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Thread: Why SEO Disgusts Me

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    Franc Tireur is offline Senior Net Builder
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    Why SEO Disgusts Me

    Before my SEO friends get their panties in a wad over today’s headline, let me emphasize that I understand the practical value and wisdom of basic Search Engine Optimization practices. There are many prinicipled people in the field doing good and useful work.
    But the competition to out-fox the search engines is getting ugly. Beyond ugly.
    I recently had a discussion with the CEO of a leading Midwest search firm who described their common practice of creating fake accounts to pump client links into the comment section of blog posts and forums.

    The process goes something like this:
    1. The company hires home-bound individuals or low-wage people in developing countries to freelance as professional blog commenters.
    2. The blog commenters are trained on how to pose as fake people and comment in a way that does not alert the suspicion of Google or the author of the blog.
    3. The freelance commenters are then given assignments, fake personas and email accounts to provide an appearance of legitimacy. A 50-year-old man in Indianapolis might be posing as a 30-year-old housewife in Pittsburgh, for example.
    4. The commenters are compensated by the number of client links they can successfully work into a comment or forum — as many as five in one post.
    Reality check. Isn’t this fraud?
    Why SEO Disgusts Me | WebProNews

    I am glad that someone raise this problem. I don't know how many time I talked about this, but it is real and it seems to work with the search engines.

    Yes the puppeteers are everywhere, they don't have any ethics and they have always one step above the search engine spam teams or even their competitors.

    That's not new and you can find them on every single marketing platform.

    By the way I will say that more people left behind by the search engines rankings and more spammer puppeteers there will be.

    What do you think about the puppeteers SEO?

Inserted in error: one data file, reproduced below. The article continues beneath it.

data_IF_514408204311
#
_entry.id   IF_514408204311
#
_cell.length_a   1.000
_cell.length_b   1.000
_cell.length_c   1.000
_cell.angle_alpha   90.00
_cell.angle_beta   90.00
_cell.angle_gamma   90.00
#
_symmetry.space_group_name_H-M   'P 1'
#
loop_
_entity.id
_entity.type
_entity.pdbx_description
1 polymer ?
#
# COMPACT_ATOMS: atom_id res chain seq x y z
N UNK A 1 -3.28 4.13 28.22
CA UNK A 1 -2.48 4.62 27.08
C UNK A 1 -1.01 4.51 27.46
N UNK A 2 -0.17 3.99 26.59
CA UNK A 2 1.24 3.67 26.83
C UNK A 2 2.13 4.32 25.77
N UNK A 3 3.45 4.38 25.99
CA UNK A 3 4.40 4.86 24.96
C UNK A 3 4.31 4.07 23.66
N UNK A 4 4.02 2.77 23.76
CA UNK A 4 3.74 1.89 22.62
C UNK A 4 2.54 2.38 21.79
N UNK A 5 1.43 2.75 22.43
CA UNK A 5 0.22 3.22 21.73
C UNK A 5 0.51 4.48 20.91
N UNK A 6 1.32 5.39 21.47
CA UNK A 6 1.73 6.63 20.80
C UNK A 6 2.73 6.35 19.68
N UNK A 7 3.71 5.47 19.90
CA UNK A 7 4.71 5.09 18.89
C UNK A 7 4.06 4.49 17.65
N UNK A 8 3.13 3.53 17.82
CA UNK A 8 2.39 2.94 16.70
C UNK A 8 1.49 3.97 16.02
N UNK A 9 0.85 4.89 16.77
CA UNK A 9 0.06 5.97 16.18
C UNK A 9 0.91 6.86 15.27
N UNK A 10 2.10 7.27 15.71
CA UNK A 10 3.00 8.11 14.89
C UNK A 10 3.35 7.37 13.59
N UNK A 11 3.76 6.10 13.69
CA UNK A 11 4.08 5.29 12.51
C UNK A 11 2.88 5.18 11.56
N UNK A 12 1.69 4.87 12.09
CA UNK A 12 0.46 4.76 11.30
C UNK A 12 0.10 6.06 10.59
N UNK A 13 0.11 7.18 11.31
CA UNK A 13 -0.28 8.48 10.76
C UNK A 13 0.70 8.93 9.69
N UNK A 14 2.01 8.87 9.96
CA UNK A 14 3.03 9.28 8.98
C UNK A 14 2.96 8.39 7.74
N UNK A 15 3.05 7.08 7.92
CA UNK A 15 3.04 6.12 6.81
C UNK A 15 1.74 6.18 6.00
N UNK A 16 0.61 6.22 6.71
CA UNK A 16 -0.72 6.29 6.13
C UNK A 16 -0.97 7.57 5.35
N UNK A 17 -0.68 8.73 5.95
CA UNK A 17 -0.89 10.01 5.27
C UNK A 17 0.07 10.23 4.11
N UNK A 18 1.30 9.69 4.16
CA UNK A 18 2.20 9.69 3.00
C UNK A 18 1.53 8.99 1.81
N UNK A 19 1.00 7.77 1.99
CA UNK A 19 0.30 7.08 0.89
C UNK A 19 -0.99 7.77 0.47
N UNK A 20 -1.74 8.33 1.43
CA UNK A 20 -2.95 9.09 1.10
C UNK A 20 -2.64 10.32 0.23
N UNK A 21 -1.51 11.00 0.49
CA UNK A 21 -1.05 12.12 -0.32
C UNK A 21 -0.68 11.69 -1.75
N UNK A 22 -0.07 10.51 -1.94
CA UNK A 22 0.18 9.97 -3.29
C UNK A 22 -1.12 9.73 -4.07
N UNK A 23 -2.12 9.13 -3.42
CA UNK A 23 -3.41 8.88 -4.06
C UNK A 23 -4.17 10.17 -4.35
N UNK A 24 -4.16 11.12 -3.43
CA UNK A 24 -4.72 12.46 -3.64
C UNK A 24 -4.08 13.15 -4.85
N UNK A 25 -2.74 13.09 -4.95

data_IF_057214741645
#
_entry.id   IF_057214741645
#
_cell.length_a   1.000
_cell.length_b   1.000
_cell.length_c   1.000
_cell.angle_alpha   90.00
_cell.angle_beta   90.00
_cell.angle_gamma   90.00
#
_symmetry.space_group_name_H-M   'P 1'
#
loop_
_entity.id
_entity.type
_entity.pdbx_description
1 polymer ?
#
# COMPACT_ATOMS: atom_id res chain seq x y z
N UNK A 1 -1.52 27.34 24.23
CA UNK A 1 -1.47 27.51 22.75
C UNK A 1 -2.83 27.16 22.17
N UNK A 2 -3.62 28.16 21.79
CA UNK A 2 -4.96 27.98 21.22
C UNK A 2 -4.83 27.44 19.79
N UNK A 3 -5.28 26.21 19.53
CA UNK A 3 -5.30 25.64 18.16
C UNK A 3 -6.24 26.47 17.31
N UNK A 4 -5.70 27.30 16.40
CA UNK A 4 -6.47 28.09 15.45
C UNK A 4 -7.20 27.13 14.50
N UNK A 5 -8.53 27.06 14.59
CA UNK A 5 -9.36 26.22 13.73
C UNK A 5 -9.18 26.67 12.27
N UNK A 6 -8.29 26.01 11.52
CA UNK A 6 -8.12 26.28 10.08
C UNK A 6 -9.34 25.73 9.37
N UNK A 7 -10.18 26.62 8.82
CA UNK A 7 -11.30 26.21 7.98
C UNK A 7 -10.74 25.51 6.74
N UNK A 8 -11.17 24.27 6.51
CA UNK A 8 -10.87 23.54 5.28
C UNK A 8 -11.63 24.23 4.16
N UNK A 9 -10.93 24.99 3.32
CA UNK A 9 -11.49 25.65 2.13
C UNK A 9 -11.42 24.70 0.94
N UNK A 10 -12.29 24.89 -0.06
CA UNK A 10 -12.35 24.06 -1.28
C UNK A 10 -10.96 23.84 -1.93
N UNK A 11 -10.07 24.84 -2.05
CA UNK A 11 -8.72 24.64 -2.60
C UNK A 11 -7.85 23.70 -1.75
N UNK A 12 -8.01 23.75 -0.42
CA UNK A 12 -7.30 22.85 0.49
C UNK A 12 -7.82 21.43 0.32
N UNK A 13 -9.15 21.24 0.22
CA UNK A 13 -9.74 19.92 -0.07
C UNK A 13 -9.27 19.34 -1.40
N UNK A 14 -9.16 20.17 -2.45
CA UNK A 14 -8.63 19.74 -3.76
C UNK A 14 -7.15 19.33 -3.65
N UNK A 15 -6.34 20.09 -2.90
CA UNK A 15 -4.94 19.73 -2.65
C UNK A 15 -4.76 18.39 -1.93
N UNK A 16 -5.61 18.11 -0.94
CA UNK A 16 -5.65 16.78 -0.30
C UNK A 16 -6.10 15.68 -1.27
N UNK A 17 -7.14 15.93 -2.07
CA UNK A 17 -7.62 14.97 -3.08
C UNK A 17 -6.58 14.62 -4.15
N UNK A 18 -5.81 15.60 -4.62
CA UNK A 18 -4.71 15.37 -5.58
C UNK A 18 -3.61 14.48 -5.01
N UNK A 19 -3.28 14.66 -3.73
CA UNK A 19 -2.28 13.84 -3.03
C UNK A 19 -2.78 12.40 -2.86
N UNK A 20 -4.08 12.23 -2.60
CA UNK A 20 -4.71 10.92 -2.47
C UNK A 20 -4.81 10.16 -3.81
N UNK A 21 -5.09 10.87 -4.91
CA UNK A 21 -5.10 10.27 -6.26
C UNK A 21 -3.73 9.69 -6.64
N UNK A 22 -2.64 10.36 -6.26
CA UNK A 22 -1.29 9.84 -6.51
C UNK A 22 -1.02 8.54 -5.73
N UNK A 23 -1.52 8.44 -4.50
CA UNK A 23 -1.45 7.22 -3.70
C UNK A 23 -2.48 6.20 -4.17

Those who can make you believe absurdities can make you commit atrocities.

    Voltaire


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    Loko's Avatar
    Loko is offline Super Moderator
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    It's inevitable that the search engines are being gamed by blackhat techniques. Like in the offline world, people who don't follow rules often have an unfair advantage over those who follow the rules. The problem lays in the fact that the SEO industry is not regulated (thankfully in my opinion). Google is having its own anti spam team, they are and cannot be ahead of all things spam and black hat. Therefore, we have to take it or leave, beat them or join them however unfair either choice may be.

    Especially (very) small business owners are going to have difficulties. Often they don't have the time to do SEO/SEM themselves and are at the mercy of someone to do it for them.

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  4. #3
    Franc Tireur is offline Senior Net Builder
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    Quote Originally Posted by Loko View Post
    Especially (very) small business owners are going to have difficulties. Often they don't have the time to do SEO/SEM themselves and are at the mercy of someone to do it for them.
    That's correct, small and very small businesses don't have time, knowledge and money in general to hire good SEO/SEM experts.

    Let take a look at one brand strategy amoung others. We all know that search engines and particularly Google don't like pay links, but what about pay for puppeteer reviews or company offering pay service for reviews that huge brands are sign up for?